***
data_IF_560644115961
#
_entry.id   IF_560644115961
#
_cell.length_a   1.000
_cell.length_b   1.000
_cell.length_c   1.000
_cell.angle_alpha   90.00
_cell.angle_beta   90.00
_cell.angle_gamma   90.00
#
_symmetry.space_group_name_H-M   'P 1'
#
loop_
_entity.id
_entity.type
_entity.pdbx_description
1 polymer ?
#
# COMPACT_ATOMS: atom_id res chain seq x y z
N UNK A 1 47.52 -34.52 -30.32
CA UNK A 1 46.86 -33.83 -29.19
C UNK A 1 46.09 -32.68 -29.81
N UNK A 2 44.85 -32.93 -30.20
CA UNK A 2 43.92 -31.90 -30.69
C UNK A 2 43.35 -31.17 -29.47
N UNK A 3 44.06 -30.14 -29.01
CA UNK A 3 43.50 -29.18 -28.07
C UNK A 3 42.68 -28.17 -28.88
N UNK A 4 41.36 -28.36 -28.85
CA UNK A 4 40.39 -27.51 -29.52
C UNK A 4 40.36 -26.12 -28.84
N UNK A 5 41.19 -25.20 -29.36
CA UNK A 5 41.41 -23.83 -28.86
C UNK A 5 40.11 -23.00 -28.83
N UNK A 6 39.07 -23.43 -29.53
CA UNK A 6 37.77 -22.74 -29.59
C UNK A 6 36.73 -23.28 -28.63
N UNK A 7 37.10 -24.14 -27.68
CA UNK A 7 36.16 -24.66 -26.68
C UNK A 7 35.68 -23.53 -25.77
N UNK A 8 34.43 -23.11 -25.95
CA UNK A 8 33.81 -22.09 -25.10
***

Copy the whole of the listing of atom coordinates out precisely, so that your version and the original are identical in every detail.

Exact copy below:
data_IF_560644115961
#
_entry.id   IF_560644115961
#
_cell.length_a   1.000
_cell.length_b   1.000
_cell.length_c   1.000
_cell.angle_alpha   90.00
_cell.angle_beta   90.00
_cell.angle_gamma   90.00
#
_symmetry.space_group_name_H-M   'P 1'
#
loop_
_entity.id
_entity.type
_entity.pdbx_description
1 polymer ?
#
# COMPACT_ATOMS: atom_id res chain seq x y z
N UNK A 1 47.52 -34.52 -30.32
CA UNK A 1 46.86 -33.83 -29.19
C UNK A 1 46.09 -32.68 -29.81
N UNK A 2 44.85 -32.93 -30.20
CA UNK A 2 43.92 -31.90 -30.69
C UNK A 2 43.35 -31.17 -29.47
N UNK A 3 44.06 -30.14 -29.01
CA UNK A 3 43.50 -29.18 -28.07
C UNK A 3 42.68 -28.17 -28.88
N UNK A 4 41.36 -28.36 -28.85
CA UNK A 4 40.39 -27.51 -29.52
C UNK A 4 40.36 -26.12 -28.84
N UNK A 5 41.19 -25.20 -29.36
CA UNK A 5 41.41 -23.83 -28.86
C UNK A 5 40.11 -23.00 -28.83
N UNK A 6 39.07 -23.43 -29.53
CA UNK A 6 37.77 -22.74 -29.59
C UNK A 6 36.73 -23.28 -28.63
N UNK A 7 37.10 -24.14 -27.68
CA UNK A 7 36.16 -24.66 -26.68
C UNK A 7 35.68 -23.53 -25.77
N UNK A 8 34.43 -23.11 -25.95
CA UNK A 8 33.81 -22.09 -25.10